Jason Walsh Jason Walsh

Green Loans

For the first time in several years, 2007 will see a budget deficit in Ireland so the question must be asked: where does this leave state aid for sustainable building? Construct Ireland’s Jeff Colley and Jason Walsh propose a new approach to improving the energy efficiency of existing homes that might even fix a few of the difficulties seen in the last eighteen months
First implemented last year, Sustainable Energy Ireland's Greener Homes grant aid scheme has been a central plank of the government's strategy to both reduce the carbon emissions of Irish houses and stimulate growth in the renewable energy sector. Designed to allow homeowners to improve the energy efficiency of their homes, Greener Homes and other similar schemes such as the House of Tomorrow programme, have been instrumental in moving from confusion about energy matters to actually doing something about energy use in Irish buildings.

There is no doubt that both schemes have played a role in putting Ireland on the map with regard to sustainability. Nevertheless, in a very real sense both schemes, and the Greener Homes scheme in particular have been victims of their own success.

Since its inception in April 2006 the Greener Homes scheme alone has seen 16,000 successful applications, from a total fund of e47 million. The original fund of e27 million - intended to grant fund renewables over 5 years - was exhausted within a matter of months, with Brian Cowen announcing a further e20 million allocation in December 2006. This e47 million has now been spent.

On 3 September, 2007, Eamon Ryan, Minister for Communications, Energy and Natural Resources and Green Party TD, announced that the scheme was being halted, albeit temporarily, while an assessment on future need was performed. "Greener Homes has fulfilled its objectives. Rather than concluding the scheme, however, I have decided that a new phase with revised terms and conditions is necessary to continue this good work. I will be securing additional funding for this new phase via the supplementary estimates process when the Dáil resumes," said Ryan. Tellingly, in contrast to previous government announcements on the first phase of Greener Homes, there was no mention of the total amount of money ring fenced for the second phase.

While the minister's objective may well be to secure additional funding for Greener Homes and other energy efficiency schemes one clear obstacle is likely to stand in his path: the Department of Finance.

A report issued on 4 September saw Ireland's budget deficit rise to e2.88 billion, calling into question the government's will to continue public spending. Rossa White, economist with Davy Stockbrokers, told the Reuters news agency: "Expenditure is running slightly ahead of target. It increased by 19.8 per cent in the first eight months compared with a forecast of 17.4 per cent." This clearly indicates the possibility of – and likely desire for in the business community – a round of belt-tightening.

Of course, the country is far from poor. Last year, for example, the state finances ran at a surplus of e203 million. Nonetheless, it is quite possible that the combination of a budget deficit, a significant slowdown in the construction sector and ever-increasing international competition in other industries with a significant foothold in Ireland, such as software development and pharmaceuticals, from Eastern Europe, India and China, will see a new era of parsimony ushered in under the guise of 'prudence' and risk-aversion.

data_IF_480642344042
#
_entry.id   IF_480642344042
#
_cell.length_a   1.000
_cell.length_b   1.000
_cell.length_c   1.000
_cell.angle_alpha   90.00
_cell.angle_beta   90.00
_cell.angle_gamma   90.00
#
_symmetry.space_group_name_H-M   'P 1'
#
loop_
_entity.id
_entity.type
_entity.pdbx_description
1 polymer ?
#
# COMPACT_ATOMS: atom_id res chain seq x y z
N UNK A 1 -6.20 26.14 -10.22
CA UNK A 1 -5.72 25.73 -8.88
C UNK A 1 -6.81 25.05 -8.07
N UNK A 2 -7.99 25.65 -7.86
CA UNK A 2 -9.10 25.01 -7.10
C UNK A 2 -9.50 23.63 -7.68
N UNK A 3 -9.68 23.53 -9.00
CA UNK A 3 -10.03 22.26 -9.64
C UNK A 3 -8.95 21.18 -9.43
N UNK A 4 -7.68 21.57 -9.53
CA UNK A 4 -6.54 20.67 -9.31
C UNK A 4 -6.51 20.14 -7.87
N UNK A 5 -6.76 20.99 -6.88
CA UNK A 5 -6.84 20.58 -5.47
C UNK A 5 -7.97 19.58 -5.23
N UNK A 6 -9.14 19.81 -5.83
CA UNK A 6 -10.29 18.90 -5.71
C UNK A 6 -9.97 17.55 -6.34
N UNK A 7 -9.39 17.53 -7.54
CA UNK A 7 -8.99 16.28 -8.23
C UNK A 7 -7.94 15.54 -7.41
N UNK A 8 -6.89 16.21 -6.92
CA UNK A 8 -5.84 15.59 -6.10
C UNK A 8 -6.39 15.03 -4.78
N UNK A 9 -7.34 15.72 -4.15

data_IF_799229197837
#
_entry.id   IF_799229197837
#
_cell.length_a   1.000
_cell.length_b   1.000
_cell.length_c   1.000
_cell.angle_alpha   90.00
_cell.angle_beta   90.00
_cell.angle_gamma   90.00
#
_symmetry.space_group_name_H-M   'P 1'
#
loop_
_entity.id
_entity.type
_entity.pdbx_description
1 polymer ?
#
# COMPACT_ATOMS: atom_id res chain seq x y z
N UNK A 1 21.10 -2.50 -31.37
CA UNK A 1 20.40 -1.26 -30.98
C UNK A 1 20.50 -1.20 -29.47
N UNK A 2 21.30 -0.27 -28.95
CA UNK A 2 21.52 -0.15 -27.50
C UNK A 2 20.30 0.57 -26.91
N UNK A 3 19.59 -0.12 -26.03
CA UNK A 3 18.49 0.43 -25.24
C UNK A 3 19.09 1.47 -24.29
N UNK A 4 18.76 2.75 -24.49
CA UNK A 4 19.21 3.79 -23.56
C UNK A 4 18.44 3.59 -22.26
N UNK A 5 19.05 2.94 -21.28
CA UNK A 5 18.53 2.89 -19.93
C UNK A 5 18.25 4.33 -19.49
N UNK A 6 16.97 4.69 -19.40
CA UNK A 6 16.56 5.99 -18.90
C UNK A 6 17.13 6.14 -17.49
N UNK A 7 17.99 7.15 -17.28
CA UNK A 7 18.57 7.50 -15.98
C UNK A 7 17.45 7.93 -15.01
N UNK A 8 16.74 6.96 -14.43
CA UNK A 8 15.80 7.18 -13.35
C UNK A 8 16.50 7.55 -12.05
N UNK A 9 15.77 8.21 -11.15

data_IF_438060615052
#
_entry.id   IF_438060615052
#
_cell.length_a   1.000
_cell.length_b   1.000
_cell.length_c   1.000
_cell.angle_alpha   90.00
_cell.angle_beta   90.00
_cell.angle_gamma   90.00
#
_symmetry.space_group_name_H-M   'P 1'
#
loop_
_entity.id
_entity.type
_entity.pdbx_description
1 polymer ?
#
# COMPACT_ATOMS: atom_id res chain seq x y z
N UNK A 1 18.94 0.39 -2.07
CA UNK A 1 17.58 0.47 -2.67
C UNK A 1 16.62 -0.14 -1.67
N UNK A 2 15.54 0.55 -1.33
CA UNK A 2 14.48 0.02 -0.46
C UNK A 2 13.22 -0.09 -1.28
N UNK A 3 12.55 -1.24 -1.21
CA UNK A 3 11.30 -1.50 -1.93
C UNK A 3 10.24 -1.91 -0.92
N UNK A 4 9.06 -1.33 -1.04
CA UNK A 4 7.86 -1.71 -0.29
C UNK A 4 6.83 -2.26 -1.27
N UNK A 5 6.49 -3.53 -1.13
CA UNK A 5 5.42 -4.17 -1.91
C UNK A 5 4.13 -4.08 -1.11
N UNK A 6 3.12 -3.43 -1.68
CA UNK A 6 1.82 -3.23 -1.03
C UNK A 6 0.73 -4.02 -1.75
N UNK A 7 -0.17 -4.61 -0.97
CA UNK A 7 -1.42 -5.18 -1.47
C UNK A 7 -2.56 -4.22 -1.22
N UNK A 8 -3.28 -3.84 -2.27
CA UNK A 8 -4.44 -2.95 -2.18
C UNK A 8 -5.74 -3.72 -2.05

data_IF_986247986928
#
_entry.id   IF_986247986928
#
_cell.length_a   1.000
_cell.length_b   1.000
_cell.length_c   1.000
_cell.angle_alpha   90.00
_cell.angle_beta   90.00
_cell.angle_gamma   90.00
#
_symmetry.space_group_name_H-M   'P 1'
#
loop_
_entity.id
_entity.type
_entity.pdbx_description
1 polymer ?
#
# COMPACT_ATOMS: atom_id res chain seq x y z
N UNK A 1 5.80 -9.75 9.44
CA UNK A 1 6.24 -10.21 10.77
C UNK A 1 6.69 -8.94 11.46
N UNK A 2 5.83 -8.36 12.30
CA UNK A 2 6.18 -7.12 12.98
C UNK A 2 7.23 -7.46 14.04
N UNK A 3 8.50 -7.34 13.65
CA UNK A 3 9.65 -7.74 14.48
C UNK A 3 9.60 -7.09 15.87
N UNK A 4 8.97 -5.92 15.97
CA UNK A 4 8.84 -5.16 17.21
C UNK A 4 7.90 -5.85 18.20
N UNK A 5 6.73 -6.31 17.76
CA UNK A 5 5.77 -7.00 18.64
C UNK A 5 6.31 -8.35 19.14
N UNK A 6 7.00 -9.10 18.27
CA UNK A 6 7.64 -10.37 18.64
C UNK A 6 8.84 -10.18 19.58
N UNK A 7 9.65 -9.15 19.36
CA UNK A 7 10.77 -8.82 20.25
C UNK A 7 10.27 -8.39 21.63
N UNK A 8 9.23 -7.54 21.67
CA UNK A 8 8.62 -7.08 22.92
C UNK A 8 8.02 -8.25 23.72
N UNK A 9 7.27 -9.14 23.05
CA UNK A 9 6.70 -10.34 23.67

In these circumstances cuts are likely to be made where they can be and schemes such as Greener Homes may well appear, to the Department of Finance at least, to be ripe for the picking. Still, it is clear at this early stage is that some action will need to be taken to support the renewable energy and broader energy efficiency sectors. Homeowners are not likely to respond well to the rug being pulled-out from beneath their feet, while the industry itself is already beginning to make its displeasure heard. A recent report in the Irish Examiner stated that: "Jobs in the sustainable energy sector have been put at risk by Energy Minister Eamon Ryan’s decision to close the Greener Homes funding programme until October."1

Improved equity
In light of all of the above one possible solution is to replace Greener Homes with a commercial loan which some industry figures and commentators feel could, if properly implemented, significantly improve on Greener Homes' record.

The mechanics of the proposed scheme are relatively straightforward. Each applicant should receive two Building Energy Rating (BER) assessments of their house, one at the time of application and a second after the improvements have been made.

The results of the initial survey should not only provide a clear BER for the house, for example 'C', but inform the process by which this rating can be improved to a 'B', or preferably an 'A'. The loan would be made by a lending institution, either a Credit Union or a commercial lender, on the basis of the improvement sought.

Here the state should step in, perhaps by paying for the BERs. This in itself may be the full extent of government support for the plan, thus reducing the burden on public finances while the loan itself should be effectively 'income neutral' for the borrower as a result of the energy savings in the dwelling.

Testing would need to be performed in an impartial manner in order to ensure proper compliance: "The aim should be to create a core of independent expert analysts," says economist Richard Douthwaite.